How Farmers Know When Corn Is Ready to Harvest

Corn, a staple crop in the United States, is harvested when it reaches its optimal maturity. The process of determining when corn is ready for harvest involves a combination of visual checks, touch, and an understanding of the specific corn variety's growth cycle.

How Farmers Know When Corn Is Ready to Harvest

Farmers often begin by noting the number of days until harvest for the particular corn variety they're growing. This information, usually provided by seed suppliers, gives a rough estimate of when the corn should be ready. However, it's just a guideline, as weather conditions and other environmental factors can influence the growth rate.

In terms of timing, the harvest season for corn in the United States varies depending on the region and the type of corn being grown. Generally, sweet corn, which is typically eaten fresh, is harvested in mid to late summer. Field corn, which is used for animal feed, ethanol production, and other industrial uses, is usually harvested in the fall, starting in September and often extending into November.

The decision to start the harvest depends on several factors, including total acres, relative maturities (RMs) planted, and access to grain drying and harvest equipment. Corn must be dry enough to store without spoiling, so farmers may leave the corn in the field to dry naturally before harvesting.

However, here are three telltale signs that you’ll know when corn is ready to harvest!

1. Silk Turns Brown
One of the most common ways farmers ascertain if the corn is ready for harvest is by inspecting the silk. Silk is the tassel-like material that emerges from the top of an ear of corn. Approximately 20 days after the silk first appears, the corn should be ready for harvest. At this point, the silk turns brown, but the husks remain green.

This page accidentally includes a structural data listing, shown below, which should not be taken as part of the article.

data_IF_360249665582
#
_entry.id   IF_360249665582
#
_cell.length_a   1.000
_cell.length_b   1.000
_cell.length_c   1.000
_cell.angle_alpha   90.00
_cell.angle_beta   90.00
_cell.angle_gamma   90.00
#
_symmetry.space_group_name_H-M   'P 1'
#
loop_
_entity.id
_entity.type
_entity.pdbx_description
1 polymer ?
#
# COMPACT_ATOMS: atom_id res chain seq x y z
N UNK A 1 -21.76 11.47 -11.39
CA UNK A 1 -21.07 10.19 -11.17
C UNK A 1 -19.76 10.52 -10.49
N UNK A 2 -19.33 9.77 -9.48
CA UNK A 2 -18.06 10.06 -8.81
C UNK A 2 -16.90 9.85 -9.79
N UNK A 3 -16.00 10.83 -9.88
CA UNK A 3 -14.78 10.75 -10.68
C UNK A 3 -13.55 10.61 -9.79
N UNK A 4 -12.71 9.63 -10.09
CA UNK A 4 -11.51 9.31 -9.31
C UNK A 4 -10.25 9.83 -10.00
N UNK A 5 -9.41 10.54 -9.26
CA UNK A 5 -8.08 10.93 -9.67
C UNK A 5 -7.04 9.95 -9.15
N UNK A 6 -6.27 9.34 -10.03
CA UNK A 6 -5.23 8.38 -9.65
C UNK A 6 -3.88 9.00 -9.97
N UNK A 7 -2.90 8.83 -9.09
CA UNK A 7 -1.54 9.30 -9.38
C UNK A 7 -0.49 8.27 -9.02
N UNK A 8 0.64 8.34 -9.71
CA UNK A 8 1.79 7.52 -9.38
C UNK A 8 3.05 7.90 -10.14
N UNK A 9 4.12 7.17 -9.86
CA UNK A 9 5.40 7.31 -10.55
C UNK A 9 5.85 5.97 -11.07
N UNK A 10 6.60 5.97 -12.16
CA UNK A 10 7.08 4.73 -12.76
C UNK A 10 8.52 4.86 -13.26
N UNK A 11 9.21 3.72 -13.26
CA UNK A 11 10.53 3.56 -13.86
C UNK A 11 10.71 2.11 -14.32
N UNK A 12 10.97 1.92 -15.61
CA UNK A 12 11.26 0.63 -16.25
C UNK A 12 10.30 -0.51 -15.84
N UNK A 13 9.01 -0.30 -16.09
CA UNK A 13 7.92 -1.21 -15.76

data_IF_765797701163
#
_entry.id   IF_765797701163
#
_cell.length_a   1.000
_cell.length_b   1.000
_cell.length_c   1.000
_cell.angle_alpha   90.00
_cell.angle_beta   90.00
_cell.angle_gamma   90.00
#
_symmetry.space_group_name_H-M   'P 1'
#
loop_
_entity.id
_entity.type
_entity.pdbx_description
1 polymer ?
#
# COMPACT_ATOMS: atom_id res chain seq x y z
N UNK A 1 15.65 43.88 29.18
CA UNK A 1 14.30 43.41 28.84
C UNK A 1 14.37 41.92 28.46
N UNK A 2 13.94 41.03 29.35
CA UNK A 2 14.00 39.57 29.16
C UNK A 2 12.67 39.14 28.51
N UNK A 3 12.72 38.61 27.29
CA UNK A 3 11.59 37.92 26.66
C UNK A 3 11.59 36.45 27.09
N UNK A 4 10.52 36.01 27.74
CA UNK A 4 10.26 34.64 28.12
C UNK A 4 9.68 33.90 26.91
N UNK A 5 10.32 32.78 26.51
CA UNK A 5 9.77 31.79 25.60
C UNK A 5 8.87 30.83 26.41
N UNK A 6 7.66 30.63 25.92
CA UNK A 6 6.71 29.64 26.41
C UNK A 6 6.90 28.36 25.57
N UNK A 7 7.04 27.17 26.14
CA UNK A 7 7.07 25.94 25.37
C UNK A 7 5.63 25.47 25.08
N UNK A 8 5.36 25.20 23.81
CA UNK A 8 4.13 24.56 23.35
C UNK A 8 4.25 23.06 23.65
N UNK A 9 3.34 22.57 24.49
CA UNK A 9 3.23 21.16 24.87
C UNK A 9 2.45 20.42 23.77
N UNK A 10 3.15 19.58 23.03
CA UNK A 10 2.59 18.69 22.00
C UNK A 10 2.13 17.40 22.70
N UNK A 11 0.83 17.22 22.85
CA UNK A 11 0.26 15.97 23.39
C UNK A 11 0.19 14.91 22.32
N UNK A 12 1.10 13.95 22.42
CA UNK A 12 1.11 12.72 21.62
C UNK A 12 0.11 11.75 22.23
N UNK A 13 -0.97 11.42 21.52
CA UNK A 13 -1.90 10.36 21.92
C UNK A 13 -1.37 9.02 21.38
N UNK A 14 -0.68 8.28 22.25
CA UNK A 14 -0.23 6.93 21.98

2. Kernels Are Milky Inside
Another way to check the corn's readiness is by feeling the kernels. Mature kernels should feel firm to the touch. If a kernel is punctured and the liquid inside appears milky, this is a good sign that the corn is ripe. On the other hand, if the liquid is clear, the corn needs more time to mature.

3. Kernel Tips Are Closed Off from Cob
A farmer also knows that the corn is ready when the plant stops filling the kernel with starch, and the tip of the kernel is closed off from the cob. This indicates that the kernel has reached its maximum size and is ready to be harvested.

How Farmers Know When Corn Is Ready to Harvest

Determining when corn is ready for harvest requires a combination of knowledge, experience, and observation. By paying close attention to their crops and using a variety of indicators, farmers can ensure they harvest their corn at the optimal time, maximizing both the yield and quality of their crop.

1 comment

  1. This post was so interesting to read and I really learned a lot. I have always been interested in agriculture.
    heather hgtempaddy


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